There are a lot of advantages to using a Smart Controller for your Boulder sprinkler system over a standard static controller on top of saving precious water.
The Smart Controller Sprinkler system run times will adjust on a daily basis to achieve maximum efficiency for “run days”. This does not add or take away “run days” if your yard needs watering, it only adjusts what is programmed. The result is a water savings of about 15-25% over standard static non-adjusting controllers.
How does the system know when to adjust?
The system uses Wifi to connect to the local router and download weather data. The controller must be set on a typical schedule then the controller adjusts run times during the preset run days based on seasonal percentages for either more or less watering depending on the weather for that day or using short historical information based on the last run. All our Boulder Smart Sprinkler Controllers have Mobile apps, and most have hotspot connections.
Flow Capabilities in Smart Irrigation
Smart Controller systems have flow capabilities that measure water use. Some brands will have a wireless flow sensor. The flow version is typically an add-on for the controllers may be about 20% more in upfront cost depending on the brand.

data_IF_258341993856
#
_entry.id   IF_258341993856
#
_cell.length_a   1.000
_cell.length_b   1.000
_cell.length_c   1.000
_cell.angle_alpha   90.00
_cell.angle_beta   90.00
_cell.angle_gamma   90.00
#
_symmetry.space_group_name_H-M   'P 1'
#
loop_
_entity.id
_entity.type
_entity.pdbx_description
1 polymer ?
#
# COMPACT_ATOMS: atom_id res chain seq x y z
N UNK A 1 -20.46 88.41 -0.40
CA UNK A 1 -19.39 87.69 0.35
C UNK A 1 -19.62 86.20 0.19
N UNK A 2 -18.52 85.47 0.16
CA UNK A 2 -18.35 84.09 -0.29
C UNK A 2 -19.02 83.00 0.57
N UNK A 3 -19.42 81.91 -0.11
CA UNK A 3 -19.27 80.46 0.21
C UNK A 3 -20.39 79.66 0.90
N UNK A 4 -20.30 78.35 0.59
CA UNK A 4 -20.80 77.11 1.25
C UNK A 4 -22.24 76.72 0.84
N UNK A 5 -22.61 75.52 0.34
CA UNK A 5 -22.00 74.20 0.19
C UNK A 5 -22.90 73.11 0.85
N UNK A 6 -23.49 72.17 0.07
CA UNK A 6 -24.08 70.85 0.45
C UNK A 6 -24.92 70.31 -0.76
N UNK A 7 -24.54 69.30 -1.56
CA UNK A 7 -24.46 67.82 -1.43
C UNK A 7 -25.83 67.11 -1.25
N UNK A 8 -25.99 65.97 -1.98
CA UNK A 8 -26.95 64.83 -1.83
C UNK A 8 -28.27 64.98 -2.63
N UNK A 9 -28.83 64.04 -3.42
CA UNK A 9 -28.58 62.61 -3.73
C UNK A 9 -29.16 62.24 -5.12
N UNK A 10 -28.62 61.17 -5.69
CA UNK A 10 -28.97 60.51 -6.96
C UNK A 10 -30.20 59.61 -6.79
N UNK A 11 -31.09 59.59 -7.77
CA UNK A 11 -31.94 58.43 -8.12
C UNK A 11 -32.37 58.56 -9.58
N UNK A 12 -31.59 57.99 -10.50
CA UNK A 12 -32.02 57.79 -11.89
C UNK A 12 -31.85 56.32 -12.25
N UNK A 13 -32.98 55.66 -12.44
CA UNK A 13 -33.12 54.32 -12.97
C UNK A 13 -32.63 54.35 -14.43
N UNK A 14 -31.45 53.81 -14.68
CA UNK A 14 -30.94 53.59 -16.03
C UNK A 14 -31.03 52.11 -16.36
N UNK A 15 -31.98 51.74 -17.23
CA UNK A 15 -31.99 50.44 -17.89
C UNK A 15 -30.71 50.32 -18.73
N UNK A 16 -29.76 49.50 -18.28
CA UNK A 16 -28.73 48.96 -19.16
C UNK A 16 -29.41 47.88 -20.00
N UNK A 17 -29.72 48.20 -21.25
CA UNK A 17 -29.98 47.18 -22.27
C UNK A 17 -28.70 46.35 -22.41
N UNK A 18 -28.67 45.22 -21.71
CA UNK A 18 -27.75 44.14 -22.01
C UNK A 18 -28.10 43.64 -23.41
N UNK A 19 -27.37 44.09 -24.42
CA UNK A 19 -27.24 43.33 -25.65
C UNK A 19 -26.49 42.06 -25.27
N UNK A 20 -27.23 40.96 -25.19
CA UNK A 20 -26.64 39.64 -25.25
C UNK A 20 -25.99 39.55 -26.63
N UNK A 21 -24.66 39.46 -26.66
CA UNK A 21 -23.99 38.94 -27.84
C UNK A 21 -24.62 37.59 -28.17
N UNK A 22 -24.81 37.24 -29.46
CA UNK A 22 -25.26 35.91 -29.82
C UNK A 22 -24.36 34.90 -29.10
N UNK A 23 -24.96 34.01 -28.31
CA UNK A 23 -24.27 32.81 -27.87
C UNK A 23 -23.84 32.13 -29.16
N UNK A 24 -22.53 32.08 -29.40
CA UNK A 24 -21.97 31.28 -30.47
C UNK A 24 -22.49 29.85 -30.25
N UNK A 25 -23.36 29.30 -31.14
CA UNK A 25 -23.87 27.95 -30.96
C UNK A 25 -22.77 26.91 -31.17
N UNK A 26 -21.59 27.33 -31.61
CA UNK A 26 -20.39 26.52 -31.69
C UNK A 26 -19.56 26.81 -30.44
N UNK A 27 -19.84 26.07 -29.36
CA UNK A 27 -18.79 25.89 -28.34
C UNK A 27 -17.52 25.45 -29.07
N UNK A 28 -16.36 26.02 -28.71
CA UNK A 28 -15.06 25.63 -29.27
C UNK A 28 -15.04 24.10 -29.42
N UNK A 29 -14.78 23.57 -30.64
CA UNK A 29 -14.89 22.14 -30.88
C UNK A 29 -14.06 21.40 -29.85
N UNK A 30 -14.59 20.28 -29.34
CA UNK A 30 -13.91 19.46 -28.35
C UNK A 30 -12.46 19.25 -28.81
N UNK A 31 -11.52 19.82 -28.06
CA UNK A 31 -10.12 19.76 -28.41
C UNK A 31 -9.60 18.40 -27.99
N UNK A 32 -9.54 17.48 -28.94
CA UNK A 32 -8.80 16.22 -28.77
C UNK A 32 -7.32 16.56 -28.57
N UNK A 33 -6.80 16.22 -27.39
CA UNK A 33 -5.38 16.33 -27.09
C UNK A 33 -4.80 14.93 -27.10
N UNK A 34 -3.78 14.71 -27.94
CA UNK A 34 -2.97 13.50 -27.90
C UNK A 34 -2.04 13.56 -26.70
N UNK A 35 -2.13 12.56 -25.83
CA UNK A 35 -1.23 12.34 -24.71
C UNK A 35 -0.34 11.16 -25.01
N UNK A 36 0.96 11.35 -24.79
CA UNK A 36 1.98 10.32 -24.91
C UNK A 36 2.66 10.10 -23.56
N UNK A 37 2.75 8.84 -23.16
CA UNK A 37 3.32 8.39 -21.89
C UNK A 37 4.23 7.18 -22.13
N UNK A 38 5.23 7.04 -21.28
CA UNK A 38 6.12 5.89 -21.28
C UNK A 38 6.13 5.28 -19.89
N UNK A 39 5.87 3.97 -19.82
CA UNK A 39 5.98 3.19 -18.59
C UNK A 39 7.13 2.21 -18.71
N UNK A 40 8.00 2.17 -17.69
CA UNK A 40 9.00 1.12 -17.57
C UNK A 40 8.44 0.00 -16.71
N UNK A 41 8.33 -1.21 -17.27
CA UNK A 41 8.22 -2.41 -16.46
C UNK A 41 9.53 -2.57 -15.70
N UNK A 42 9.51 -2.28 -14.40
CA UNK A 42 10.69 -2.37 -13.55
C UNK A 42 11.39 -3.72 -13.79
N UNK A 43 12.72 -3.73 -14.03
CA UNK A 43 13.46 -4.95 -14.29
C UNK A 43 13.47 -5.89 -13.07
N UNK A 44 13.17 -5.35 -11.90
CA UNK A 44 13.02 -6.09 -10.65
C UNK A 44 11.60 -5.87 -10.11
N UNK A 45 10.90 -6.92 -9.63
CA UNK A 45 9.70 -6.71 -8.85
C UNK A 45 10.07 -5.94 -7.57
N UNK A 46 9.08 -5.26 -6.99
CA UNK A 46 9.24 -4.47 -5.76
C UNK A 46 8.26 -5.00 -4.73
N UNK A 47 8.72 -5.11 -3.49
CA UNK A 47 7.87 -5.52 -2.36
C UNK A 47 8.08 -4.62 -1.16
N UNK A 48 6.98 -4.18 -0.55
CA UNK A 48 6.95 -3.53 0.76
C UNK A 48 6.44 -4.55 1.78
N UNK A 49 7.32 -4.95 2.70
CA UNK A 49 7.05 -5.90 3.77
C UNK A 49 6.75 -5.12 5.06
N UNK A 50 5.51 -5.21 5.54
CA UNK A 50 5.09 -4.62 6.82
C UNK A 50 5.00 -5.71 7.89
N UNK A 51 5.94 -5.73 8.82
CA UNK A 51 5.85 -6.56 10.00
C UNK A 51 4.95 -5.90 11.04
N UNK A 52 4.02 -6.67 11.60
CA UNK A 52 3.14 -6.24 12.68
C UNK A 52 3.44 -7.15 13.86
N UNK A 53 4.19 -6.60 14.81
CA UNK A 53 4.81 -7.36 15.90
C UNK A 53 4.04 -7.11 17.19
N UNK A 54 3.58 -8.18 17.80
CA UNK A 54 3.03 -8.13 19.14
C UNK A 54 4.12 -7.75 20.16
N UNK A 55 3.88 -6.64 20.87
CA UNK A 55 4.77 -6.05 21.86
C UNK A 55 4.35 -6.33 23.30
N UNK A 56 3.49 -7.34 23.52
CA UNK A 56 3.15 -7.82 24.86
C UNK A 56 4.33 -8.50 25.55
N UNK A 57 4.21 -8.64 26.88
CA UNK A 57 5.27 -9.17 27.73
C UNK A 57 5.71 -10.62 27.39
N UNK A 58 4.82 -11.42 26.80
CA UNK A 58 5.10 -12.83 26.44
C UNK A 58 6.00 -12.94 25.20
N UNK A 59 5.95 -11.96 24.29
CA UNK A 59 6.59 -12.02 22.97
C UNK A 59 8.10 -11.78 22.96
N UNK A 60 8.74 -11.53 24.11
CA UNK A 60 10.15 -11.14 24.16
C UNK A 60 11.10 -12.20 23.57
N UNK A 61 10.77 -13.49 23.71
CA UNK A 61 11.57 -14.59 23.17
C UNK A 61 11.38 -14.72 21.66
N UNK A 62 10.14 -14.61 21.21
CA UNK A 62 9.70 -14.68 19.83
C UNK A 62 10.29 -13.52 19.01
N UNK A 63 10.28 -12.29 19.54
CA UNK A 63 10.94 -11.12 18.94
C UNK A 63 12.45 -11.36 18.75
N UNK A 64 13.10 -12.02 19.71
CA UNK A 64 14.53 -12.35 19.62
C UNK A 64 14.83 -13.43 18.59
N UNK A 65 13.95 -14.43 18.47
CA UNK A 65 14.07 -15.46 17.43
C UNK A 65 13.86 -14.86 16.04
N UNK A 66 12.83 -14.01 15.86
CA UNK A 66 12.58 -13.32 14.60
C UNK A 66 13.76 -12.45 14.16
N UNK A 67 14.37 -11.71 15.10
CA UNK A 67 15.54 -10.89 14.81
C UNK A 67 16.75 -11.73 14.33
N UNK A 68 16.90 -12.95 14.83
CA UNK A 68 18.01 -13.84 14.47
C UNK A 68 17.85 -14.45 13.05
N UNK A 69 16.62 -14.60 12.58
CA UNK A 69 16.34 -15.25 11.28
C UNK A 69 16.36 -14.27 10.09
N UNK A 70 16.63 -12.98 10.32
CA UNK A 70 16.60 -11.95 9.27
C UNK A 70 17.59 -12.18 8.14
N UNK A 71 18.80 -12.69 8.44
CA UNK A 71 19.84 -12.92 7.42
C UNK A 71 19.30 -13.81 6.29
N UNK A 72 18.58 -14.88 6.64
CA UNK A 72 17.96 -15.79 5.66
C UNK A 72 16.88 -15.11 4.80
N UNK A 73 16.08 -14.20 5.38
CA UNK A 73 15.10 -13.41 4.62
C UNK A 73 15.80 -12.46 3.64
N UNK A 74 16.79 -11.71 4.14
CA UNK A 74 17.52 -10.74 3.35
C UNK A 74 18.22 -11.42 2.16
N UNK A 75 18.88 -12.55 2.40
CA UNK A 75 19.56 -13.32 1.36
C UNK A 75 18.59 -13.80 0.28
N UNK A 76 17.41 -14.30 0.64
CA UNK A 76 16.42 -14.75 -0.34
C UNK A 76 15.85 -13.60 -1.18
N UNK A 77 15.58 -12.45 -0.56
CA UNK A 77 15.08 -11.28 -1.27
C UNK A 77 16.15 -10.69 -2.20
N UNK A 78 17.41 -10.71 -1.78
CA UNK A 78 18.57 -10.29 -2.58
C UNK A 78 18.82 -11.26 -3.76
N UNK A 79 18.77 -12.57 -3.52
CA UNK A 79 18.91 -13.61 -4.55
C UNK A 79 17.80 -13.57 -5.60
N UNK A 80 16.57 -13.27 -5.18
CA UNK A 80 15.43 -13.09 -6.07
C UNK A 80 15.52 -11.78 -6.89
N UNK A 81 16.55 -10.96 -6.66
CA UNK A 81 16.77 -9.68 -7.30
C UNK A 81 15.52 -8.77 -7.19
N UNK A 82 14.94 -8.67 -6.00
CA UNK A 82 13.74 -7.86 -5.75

The flow will notify you when there is a leak or other issue by an alarm and will shut off, requiring a tech to diagnosis the issue and repair it. The Wifi irrigation system will not run in that zone until repaired.
Pros and Cons of Smart Irrigation Systems
- Inexpensive alternative to Full ET (evapotranspiration) Clocks
- Mobile app for convivence of scheduling and operation
- Alarm capability to shut off in conjunction with master valve limiting damage and high water bills from mainline leaks
- Allows for a system check/maintenance without resident needing to be home
- Requires system checks to make sure a zone is adjusted properly
- Requires program changes thru out the year
- Will not skip a run time unless the rain sensor is activated
- Never gets to a true 0.00 ET
- Still may see human error in the programming
Photo credit: Rachio